By Donald C. Fry
In Washington, D.C., Democrats are blaming Republican politics for the fact that our nation still does not have a federal multi-year funding program for transportation infrastructure.
Senate Majority Leader Harry Reid said as much last week when he charged that House Republican leaders in Congress would like to “make the economy worse” rather than pass a transportation funding bill that would create hundreds of thousands of jobs and boost the economy.
House Minority Whip Steny Hoyer, D-Md-5th, blasted Republicans for their unwillingness to compromise on a transportation funding bill. “It’s not our way or the highway,” Hoyer reportedly characterized the GOP stance to reporters. “It’s our way or no highway. No jobs, no progress, no consensus, no agreement.”
Maybe Hoyer could express the same “no highway, no jobs, no progress” admonishment to members of the Maryland General Assembly, who also won’t vote to enact a transportation infrastructure funding bill that would create thousands of jobs in the state.
During the last 10 years our state’s lawmakers have been chronically unable or unwilling to address Maryland’s growing crisis in funding transportation infrastructure. The result has been a massive unfunded backlog of priority road, transit, port and airport projects and a virtual halt to any major work on new transportation infrastructure. This is not good for a state where its two major metropolitan regions regularly show up on the nation’s most-congested lists.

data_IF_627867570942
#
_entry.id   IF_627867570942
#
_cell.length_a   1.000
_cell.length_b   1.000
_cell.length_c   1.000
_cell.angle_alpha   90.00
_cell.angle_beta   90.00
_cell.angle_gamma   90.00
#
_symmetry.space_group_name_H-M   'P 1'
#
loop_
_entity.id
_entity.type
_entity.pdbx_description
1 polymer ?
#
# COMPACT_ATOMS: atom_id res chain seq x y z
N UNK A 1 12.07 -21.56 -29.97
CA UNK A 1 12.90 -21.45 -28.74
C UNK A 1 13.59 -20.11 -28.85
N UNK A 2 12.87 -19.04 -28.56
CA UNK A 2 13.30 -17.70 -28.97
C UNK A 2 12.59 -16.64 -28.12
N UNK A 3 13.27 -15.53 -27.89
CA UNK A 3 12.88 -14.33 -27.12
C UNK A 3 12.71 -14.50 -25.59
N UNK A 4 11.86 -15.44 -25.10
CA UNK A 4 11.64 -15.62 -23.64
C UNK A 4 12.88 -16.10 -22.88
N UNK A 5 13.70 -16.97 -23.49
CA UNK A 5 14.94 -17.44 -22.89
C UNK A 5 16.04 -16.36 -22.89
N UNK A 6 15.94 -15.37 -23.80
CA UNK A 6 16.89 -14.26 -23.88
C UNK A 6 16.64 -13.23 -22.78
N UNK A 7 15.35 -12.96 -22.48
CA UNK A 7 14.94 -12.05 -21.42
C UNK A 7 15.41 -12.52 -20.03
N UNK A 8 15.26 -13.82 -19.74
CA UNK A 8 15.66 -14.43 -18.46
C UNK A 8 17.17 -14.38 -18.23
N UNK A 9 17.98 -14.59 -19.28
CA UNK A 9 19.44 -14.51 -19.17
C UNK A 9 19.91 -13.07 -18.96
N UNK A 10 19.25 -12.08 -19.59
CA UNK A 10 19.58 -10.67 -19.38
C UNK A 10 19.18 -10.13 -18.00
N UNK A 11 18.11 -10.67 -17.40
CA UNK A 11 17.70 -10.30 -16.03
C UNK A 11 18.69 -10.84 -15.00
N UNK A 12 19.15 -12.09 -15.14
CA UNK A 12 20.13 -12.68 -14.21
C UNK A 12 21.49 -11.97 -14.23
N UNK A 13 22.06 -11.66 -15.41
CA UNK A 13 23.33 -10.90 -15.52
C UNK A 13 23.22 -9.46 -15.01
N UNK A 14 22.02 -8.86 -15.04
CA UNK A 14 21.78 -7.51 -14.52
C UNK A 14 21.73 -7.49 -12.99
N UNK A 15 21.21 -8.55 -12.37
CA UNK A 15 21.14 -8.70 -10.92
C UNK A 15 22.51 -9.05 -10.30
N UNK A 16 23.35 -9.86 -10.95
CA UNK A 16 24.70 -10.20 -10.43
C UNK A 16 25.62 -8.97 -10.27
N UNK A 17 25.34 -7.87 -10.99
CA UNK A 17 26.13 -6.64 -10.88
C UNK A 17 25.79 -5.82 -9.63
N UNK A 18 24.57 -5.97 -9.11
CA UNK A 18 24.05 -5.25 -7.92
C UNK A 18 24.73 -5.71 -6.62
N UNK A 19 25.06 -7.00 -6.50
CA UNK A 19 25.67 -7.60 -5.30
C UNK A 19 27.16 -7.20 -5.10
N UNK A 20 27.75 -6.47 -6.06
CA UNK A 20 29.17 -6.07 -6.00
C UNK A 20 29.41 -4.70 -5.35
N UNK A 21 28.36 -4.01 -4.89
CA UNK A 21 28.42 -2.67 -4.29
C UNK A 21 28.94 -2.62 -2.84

In Annapolis, however, Democrats can’t blame Republicans. Democrats control the Maryland General Assembly. So what’s their excuse for not increasing revenue to a state transportation fund that has stagnated largely because its primary funding source – the per-gallon gas tax – has not been increased by lawmakers in 20 years?
“It’s not the right time” is the best rationalization Maryland legislative leaders have been able to muster during the last two sessions as they swatted down gas-tax increase proposals, citing rising gas prices.
Meanwhile, over the last 10 years, lawmakers have found ways to increase state operating revenue at more than twice the rate of revenue growth to the throttled transportation fund. Last month, they held a special session that, in a matter of days, increased income taxes to generate $250 million in new revenue for state operations.
A second special session in July is being considered to pass gaming expansion legislation that is estimated would produce $101 million in new operating revenue to the state.
Gas prices have fallen significantly in recent months – far in excess of any gas tax increase needed to begin addressing the infrastructure crisis. Because it would create thousands of new jobs and economic activity that would produce revenue to the state, a transportation funding bill would be another important revenue measure for the legislature to consider next month, not unlike gaming-expansion legislation.
Whether our state’s lawmakers will concur with such a suggestion remains to be seen.
Nevertheless, for now and for contrasting reasons, the topic of funding transportation infrastructure – a core prerequisite of any good business climate and a major jobs generator – remains the elephant in the room around which lawmakers continue to dance in both D.C. and Annapolis.
Donald C. Fry is president and CEO of the Greater Baltimore Committee. He is a regular contributor to Center Maryland.
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